Well, that's it for now. Have a blessed day.

Pax Christi,

Wednesday, May 30, 2007

Visualizing Jesus' Descent

I just noticed that I have made several posts on my blog about Jesus' descent into hell, despite the fact that this topic is relatively obscure. In the process, I have found some pretty cool artwork depicting this descent that I have used to illustrate my posts. I would like to share them here:

Pretty cool, huh? Click on each image for a larger version of it. I wish I was an art major so that I knew better how to interpret the various actions and objects that appear in these paintings. A few things I notice are:
  1. The Cross bridges the gap between heaven and Hades. This is because it is by the work of the Cross that the early Fathers are freed.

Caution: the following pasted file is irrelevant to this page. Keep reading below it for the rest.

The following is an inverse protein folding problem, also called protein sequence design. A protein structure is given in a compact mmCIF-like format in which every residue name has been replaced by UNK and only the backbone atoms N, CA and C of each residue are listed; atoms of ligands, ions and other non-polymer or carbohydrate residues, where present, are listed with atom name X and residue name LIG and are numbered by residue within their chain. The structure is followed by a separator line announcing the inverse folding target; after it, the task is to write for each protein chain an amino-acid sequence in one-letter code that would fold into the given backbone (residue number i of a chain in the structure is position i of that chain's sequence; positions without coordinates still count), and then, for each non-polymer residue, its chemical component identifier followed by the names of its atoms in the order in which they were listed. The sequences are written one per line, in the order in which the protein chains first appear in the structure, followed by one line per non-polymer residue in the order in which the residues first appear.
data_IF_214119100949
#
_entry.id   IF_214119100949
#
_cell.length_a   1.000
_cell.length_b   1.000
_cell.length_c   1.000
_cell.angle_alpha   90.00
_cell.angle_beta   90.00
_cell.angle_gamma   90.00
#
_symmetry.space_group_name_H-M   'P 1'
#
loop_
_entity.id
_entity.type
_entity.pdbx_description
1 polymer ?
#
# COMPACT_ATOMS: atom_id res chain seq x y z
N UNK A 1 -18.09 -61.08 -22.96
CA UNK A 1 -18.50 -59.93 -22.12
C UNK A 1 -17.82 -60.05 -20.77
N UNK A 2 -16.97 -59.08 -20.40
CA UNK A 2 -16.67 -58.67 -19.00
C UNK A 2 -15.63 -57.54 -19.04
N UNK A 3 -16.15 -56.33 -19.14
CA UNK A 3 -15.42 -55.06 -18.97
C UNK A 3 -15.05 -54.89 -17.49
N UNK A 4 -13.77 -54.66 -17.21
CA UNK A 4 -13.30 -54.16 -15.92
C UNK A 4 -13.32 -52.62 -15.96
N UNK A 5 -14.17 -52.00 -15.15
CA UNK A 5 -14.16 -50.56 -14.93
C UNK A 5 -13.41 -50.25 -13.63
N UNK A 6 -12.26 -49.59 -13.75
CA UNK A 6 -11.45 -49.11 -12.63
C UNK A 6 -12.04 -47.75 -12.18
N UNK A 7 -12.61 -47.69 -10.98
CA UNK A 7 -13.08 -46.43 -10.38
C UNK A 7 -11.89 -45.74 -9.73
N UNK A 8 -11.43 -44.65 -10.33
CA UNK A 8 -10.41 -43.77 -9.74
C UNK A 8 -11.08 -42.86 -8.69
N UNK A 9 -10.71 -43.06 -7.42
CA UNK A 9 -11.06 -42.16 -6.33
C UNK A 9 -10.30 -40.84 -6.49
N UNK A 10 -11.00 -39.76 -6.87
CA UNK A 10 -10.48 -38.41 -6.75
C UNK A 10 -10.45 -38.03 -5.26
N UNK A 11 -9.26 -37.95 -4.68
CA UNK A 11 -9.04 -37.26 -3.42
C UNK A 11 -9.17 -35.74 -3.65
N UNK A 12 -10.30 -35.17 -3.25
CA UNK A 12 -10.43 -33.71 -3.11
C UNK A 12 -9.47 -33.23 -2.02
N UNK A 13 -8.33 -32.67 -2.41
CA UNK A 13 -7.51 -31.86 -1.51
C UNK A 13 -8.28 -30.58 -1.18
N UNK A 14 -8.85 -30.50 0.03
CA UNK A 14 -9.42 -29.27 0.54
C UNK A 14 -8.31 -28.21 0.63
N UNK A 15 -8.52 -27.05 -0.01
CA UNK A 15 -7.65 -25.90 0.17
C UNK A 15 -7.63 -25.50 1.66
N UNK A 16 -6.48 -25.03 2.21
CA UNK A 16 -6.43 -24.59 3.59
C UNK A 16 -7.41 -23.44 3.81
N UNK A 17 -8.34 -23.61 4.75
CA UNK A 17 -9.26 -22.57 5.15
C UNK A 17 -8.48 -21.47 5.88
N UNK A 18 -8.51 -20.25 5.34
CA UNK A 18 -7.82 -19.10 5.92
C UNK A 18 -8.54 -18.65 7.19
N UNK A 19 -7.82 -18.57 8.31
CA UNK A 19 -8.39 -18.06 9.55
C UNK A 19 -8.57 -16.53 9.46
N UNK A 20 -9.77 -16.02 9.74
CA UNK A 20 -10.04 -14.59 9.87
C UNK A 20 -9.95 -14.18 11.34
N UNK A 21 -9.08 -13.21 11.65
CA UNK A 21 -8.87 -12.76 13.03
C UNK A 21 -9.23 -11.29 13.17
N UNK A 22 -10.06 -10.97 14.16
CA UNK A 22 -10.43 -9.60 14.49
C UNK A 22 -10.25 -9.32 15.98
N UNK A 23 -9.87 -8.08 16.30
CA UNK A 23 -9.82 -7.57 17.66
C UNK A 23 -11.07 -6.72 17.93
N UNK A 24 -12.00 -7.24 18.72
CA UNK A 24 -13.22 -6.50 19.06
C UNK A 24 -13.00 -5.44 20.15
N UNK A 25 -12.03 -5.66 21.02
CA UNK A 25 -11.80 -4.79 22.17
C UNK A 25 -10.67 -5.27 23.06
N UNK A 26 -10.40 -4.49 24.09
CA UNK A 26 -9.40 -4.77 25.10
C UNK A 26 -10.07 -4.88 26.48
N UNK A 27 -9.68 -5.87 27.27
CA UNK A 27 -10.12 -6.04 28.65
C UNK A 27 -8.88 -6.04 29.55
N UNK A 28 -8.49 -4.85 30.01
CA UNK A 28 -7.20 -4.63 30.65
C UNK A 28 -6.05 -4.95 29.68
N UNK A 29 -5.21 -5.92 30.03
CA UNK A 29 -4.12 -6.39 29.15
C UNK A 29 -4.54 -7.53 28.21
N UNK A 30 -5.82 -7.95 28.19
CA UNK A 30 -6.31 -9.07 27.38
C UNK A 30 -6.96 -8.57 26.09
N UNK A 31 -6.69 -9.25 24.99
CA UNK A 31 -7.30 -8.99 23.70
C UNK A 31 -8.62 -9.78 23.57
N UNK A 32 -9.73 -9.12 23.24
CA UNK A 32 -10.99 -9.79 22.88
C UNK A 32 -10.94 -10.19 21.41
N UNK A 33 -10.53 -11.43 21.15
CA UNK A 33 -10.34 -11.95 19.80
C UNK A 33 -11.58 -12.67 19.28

2. The righteous souls appear in a tomb because, like Hades, a tomb is the "abode of the dead."
  3. In two of the paintings Jesus stands on the devil because, in conquering Hades, Jesus, "the Author of life" destroyed "him who has the power of death, that is, the devil, and [delivered] all those who through fear of death were subject to lifelong bondage" (Heb 2:14-15; cf. Acts 3:15).
If anyone has more insight to that effect, please leave a comment.

If you would like to learn more about Jesus' descent into hell, go here. You can also see the following blog posts: Pax Christi,

Jesus in Hell?: Part 2